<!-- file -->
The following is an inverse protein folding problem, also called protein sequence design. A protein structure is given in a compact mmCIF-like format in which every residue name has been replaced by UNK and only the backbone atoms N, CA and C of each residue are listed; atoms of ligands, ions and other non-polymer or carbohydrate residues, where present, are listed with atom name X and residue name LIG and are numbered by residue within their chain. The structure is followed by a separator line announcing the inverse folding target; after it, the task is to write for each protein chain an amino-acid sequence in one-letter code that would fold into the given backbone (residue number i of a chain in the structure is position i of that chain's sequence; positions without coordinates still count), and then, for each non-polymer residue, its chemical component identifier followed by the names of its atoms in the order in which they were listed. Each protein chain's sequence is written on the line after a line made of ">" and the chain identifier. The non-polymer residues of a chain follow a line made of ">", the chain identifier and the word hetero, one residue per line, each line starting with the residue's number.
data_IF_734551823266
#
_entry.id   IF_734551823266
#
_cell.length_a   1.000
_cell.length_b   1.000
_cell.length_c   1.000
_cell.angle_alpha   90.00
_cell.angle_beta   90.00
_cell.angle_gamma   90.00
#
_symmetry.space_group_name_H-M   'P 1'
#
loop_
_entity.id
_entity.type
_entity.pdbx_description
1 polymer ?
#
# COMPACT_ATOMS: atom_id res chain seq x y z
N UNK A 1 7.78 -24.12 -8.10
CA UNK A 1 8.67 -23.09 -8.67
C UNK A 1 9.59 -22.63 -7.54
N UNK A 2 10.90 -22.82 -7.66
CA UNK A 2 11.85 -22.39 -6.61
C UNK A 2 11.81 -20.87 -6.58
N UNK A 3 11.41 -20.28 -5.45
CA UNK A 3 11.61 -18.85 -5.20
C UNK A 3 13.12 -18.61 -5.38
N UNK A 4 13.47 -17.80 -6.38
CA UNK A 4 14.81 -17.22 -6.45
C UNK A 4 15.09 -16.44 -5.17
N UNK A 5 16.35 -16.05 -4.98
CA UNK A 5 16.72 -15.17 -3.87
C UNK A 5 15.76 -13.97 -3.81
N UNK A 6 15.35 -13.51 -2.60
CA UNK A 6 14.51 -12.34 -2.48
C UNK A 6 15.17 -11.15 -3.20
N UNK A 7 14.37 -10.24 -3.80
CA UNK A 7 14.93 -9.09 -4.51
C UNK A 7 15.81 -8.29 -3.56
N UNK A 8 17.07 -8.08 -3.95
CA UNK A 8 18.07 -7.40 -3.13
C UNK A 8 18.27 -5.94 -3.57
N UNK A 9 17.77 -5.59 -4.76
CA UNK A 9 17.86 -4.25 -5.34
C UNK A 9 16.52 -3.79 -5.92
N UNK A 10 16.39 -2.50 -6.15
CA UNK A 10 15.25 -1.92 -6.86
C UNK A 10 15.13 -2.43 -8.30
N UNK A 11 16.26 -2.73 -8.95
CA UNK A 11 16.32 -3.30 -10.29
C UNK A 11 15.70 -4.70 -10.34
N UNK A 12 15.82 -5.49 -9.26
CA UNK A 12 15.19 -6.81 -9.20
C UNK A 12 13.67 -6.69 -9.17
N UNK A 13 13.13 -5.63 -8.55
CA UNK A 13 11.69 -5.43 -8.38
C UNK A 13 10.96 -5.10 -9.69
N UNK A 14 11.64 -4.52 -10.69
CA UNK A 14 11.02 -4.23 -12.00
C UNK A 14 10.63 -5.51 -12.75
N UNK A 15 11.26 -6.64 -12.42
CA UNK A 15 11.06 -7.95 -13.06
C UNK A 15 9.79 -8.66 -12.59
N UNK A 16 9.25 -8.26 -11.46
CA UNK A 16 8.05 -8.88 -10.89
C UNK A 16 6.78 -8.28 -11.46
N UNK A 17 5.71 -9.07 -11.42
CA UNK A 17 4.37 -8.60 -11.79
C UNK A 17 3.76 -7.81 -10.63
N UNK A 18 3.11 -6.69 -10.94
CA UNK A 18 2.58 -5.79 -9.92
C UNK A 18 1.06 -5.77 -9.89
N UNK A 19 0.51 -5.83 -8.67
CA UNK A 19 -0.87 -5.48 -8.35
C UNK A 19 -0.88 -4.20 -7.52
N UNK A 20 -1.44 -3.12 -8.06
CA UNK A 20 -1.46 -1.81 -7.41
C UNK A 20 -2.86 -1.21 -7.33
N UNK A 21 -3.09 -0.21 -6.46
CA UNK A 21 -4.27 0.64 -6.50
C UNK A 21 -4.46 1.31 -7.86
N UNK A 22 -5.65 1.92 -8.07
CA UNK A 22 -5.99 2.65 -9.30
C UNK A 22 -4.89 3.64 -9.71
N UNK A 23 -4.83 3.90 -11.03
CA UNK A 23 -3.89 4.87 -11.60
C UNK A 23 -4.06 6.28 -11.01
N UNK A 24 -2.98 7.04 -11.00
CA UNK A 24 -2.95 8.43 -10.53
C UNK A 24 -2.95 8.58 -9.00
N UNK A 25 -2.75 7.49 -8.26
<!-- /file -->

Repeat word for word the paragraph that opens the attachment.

The following is an inverse protein folding problem, also called protein sequence design. A protein structure is given in a compact mmCIF-like format in which every residue name has been replaced by UNK and only the backbone atoms N, CA and C of each residue are listed; atoms of ligands, ions and other non-polymer or carbohydrate residues, where present, are listed with atom name X and residue name LIG and are numbered by residue within their chain. The structure is followed by a separator line announcing the inverse folding target; after it, the task is to write for each protein chain an amino-acid sequence in one-letter code that would fold into the given backbone (residue number i of a chain in the structure is position i of that chain's sequence; positions without coordinates still count), and then, for each non-polymer residue, its chemical component identifier followed by the names of its atoms in the order in which they were listed. Each protein chain's sequence is written on the line after a line made of ">" and the chain identifier. The non-polymer residues of a chain follow a line made of ">", the chain identifier and the word hetero, one residue per line, each line starting with the residue's number.